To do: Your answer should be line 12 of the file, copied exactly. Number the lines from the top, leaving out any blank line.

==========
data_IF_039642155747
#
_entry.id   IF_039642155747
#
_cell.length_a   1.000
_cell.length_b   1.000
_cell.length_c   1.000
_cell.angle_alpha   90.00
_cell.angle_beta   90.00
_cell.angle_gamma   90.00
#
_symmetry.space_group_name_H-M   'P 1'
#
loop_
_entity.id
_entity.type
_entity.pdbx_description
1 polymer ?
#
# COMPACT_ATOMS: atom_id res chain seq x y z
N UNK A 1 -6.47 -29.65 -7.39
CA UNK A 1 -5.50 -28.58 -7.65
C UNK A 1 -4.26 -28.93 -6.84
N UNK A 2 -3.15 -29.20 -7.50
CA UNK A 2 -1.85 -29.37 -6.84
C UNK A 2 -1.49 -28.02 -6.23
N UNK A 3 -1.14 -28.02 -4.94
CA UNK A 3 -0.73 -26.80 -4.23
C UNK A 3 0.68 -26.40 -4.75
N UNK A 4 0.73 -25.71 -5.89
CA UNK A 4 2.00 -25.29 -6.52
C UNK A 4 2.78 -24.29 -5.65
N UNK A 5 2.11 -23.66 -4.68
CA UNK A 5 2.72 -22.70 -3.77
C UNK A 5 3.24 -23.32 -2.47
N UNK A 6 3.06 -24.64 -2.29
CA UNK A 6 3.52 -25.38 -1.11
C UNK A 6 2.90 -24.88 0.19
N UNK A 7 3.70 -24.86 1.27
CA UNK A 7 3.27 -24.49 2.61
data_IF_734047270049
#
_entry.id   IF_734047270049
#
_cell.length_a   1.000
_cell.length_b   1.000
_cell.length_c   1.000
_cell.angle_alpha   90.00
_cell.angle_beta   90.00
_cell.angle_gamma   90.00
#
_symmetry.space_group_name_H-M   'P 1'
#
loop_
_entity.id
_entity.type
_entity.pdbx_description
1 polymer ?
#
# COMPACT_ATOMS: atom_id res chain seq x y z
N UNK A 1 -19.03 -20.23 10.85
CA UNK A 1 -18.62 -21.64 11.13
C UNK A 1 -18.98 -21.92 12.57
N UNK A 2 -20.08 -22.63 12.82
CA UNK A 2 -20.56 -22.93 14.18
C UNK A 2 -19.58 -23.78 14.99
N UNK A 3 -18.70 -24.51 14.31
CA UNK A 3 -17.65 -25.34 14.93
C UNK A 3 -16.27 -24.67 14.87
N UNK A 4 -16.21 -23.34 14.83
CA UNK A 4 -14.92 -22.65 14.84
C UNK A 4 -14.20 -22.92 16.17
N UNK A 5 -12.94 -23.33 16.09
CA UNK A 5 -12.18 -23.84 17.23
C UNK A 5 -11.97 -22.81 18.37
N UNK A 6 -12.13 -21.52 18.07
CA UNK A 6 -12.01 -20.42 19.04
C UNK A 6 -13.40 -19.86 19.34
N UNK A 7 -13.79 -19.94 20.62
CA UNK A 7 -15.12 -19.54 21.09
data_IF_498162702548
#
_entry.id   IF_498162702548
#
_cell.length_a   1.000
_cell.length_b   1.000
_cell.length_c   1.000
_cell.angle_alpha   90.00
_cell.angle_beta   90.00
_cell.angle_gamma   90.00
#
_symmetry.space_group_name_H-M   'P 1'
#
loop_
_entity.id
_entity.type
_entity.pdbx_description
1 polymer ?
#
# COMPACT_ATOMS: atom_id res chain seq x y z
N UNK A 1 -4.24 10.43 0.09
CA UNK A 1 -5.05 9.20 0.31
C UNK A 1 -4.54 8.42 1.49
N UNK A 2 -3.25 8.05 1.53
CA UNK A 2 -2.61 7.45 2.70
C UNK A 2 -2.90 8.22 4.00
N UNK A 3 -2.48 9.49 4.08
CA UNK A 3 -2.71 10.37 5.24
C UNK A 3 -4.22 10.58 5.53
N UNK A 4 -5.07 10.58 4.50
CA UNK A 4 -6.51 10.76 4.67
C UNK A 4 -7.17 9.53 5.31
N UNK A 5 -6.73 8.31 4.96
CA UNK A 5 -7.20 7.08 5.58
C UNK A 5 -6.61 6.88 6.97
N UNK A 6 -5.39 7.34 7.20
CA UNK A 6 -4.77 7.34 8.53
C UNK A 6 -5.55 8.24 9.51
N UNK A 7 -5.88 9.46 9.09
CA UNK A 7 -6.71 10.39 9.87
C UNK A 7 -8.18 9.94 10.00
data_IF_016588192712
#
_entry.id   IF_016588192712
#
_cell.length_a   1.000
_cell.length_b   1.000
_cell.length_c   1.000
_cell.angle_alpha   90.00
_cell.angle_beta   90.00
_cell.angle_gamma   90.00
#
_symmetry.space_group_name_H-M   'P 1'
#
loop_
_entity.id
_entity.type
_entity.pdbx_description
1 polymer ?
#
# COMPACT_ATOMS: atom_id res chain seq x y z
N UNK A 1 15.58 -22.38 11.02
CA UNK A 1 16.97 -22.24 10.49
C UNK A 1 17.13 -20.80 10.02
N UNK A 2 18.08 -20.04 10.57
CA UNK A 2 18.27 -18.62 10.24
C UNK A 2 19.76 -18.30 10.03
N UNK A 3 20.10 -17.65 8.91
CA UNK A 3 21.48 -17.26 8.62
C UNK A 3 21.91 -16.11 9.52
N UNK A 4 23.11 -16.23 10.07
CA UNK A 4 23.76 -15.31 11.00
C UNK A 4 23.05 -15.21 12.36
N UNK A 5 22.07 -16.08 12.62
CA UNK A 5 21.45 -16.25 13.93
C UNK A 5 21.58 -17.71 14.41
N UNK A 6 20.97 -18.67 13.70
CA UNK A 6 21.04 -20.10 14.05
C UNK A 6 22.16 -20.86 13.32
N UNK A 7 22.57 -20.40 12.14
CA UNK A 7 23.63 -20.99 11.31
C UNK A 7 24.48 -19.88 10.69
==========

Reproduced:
_symmetry.space_group_name_H-M   'P 1'